Main image is from 2019 Denver Supercross, photo by Jeff Kardas
The penultimate round of the 2022 Monster Energy AMA Supercross Championship takes place in Denver, Colorado. One of my favorite rounds of the series, Denver has so much to offer. Both this round and the finale in Salt Lake City feel like my now-hometown of Boise, Idaho, and maybe that’s why I like it so much. The people in these cities are all active and into powersports. The mountainous backdrops add character to a series that so often takes place in downtown concrete jungles. One other dynamic of note, the altitude for these rounds puts a premium on motorcycle performance. After several rounds of sea-level racing, taking it a mile high will show who has power on tap and who will be adding teeth to their rear sprocket.
Dirty Little Secrets
The start this week is the typical long, left-hand 180 and immediately into a rhythm section. The approach here will be fairly straight forward, too. Riders will want to stick to the inside line and go 2-3-3. There is a slight chance they could swing wide in that first corner and opt for a 3-3-2, as well, but I believe the race line will lean towards protecting that inside line.
After a 180 left (netted), there is a triple out of the corner and then a standard supercross triple. Another immediate 180 leads to a shorter set of whoops which can be big and burly for Denver. With a 90-degree left coming quickly, watch for riders to check up over the last few whoops to slow down. That dynamic also sets up for a more likely whoop jumping approach as a rider like Musquin could go 3-3-3 and land to the inside. Those that are blitzing with a lot of momentum will have a tough time getting their front tire settled for the inside line. As with most things, there are pros and cons to both methods.
After screaming across the mechanics’ area, riders take another 90 left and into the longest rhythm section of the course. It seems as if the options will be minimal down this sideline rhythm and most will choose the same line. Riders will go on-off, triple, and then triple into the next left hand 90. I could also see riders going 2-1 over the last three jumps, simply to snag that inside line before the sand.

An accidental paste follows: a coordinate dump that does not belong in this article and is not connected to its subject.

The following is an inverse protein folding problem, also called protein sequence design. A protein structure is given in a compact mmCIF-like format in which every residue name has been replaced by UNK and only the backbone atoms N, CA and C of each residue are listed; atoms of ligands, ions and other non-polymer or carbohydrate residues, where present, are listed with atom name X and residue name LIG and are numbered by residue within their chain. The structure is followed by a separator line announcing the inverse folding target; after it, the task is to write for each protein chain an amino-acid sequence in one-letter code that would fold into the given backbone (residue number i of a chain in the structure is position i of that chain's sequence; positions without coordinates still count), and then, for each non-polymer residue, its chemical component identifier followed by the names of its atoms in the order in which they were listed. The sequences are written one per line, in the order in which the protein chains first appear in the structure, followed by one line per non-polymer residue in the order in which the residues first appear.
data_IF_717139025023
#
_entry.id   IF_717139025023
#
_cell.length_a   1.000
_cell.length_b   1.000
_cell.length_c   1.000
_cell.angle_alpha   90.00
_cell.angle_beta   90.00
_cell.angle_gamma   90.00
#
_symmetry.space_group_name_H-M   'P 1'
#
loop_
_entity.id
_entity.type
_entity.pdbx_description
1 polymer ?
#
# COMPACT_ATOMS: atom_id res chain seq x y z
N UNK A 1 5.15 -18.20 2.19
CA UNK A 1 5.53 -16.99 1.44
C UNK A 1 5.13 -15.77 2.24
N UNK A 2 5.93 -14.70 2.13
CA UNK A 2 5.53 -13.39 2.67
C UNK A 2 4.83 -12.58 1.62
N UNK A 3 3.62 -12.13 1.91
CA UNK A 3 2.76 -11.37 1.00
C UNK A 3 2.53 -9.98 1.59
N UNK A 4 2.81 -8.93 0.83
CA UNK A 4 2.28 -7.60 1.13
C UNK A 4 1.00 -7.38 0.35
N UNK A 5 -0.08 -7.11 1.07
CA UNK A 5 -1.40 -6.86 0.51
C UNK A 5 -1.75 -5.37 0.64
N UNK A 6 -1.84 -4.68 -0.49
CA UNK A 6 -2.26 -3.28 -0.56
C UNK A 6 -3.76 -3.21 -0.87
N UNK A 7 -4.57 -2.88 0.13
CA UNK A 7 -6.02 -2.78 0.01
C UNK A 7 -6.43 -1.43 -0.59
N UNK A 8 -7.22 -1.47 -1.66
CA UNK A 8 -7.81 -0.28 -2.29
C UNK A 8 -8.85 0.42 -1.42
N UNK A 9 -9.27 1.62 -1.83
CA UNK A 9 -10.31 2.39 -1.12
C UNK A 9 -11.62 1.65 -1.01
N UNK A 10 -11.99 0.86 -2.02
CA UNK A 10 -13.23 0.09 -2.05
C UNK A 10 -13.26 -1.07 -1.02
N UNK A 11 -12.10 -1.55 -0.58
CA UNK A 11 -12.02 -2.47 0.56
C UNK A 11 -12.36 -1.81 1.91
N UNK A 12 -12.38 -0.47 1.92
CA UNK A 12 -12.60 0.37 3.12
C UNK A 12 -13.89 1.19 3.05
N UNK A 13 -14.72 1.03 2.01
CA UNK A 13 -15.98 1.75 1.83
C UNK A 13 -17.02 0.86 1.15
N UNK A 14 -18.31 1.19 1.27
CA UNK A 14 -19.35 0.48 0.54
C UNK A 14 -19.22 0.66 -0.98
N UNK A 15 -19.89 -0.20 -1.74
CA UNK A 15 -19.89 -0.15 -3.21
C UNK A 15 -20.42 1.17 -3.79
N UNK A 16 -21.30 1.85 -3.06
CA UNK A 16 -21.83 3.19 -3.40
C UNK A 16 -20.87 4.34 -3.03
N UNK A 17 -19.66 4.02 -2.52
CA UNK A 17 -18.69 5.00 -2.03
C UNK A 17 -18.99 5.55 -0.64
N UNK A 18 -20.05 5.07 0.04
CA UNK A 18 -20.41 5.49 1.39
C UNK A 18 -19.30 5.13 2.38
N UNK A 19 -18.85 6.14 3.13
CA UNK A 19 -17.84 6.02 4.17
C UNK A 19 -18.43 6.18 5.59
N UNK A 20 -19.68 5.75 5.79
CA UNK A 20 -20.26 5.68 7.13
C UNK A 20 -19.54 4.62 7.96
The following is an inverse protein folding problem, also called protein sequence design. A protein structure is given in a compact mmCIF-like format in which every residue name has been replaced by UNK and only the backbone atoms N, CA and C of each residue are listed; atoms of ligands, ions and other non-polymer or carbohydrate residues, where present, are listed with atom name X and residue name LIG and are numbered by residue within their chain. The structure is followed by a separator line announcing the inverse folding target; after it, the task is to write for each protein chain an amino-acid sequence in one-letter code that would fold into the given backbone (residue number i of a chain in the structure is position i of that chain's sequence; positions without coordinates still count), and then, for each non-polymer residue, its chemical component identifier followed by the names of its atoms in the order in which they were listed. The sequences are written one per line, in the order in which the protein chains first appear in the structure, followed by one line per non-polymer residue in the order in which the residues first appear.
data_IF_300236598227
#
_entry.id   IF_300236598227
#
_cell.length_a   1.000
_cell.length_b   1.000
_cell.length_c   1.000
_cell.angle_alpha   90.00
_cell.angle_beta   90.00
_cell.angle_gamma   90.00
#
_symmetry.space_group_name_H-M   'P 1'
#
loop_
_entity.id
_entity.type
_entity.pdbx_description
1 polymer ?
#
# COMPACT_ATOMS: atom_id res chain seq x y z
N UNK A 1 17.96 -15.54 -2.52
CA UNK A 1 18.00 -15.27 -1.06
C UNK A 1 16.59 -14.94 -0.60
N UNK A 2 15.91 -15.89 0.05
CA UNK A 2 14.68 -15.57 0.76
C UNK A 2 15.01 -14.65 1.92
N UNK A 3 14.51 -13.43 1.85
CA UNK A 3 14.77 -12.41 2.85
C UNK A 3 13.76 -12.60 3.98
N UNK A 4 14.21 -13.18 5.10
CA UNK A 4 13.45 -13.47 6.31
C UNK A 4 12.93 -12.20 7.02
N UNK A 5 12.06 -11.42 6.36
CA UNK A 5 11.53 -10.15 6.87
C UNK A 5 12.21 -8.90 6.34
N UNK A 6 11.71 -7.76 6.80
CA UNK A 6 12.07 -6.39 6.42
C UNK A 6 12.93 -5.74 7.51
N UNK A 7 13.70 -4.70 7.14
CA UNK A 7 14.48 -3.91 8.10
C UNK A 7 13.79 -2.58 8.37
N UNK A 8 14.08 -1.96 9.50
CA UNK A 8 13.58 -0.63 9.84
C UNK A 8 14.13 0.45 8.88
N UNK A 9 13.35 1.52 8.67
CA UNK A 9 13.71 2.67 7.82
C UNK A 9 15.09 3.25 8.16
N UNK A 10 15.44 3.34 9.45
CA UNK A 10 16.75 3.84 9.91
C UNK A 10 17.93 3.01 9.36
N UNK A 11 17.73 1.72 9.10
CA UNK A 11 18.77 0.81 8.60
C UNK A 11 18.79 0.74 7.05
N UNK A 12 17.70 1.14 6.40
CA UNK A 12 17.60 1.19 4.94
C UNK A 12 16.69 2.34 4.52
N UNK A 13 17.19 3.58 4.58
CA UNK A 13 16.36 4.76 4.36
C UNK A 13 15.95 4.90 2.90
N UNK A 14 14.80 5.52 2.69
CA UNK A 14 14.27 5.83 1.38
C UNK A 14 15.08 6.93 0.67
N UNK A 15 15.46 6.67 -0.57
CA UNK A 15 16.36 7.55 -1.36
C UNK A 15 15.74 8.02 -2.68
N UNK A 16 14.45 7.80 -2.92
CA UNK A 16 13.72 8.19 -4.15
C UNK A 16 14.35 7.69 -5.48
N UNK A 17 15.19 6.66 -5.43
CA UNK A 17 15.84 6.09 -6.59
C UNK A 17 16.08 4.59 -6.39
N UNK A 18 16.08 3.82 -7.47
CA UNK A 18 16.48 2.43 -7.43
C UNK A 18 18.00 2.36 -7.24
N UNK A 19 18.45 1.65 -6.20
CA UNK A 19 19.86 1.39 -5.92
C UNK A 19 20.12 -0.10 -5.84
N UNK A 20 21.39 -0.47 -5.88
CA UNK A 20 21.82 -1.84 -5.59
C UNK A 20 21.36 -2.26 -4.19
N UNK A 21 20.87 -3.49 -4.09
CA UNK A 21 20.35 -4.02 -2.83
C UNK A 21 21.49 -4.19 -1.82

Speaking of that sand, it spans the width of the stadium and looks to have a few waves built in to make things a bit more challenging. A 180 left sends riders into a basic but steep double and into a 90 degree right. The finish line double is on the exit of that 90 so watch for riders to forego jumping the finish line altogether both for qualifying laps and the end of the races, too.
A flat 180 puts riders back onto the starting straight and into the first corner for lap two. Like Indy, this flat 180 after the finish line could set up for some aggressive passing. It’s tempting to slingshot off whatever outside berm may form but that inside line sits wide open for those seeking contact.
Jason Anderson has won two races in a row and while it’s likely he’s eliminated from championship contention this weekend, it’s been a heck of a career rejuvenation.
Chase Sexton looked great in Foxborough and didn’t make the key mistake that has plagued him too often this year. Watch for him to go for the win in these two final races.
Jett Lawrence won his first Monster Energy AMA Supercross (250SX) title in what I feel could be a recurring theme.
Hunter Lawrence comes into Denver after back-to-back West Coast wins. His title hopes are slim, but his riding has never been better.
Steve Matthes gets his very own race this weekend, albeit on Friday. I know that anything can happen in this world but five years ago if someone told me that Feld Entertainment would allow Steve to hold his own event with his own rules, I would have called you an outright liar.
I’m torn putting Eli Tomac here as he’s about to win the 450 title but I really didn’t like that main event ride last weekend. He hadn’t shown us that hesitant, weirdo type ride in a long time. Hopefully he bounces back once this title is clinched.
Cooper Webb went from first to sixth in Foxborough and really struggled in the whoops. He looked very frustrated out there. I have a feeling 2023 will be a much different story.
After offering Webb, Musquin, Max Anstie, and others the chance to ride the KTM 250 this summer, Roger De Coster decides to just do it himself. Watch for the wily 77-year-old to start slow as he works through the 42 year rust factor but by RedBud, these guys are toast.
The Yamaha LCQ Challenge (also known as Steve’s race) is complete anarchy. Several assault charges are pressed in its wake with attorney Arthur Draper emerging as the true winner.
Stank Dog is a notable absentee from the Friday festivities. Steve takes the brunt of this snub via Stank’s social army, but my poor sister has been in therapy for weeks and I haven’t seen my jeans since January.
Christian Craig wraps up his first SX title and as a bonus, his son Jagger is signed by Monster Energy Yamaha Star Racing through the 2036 season.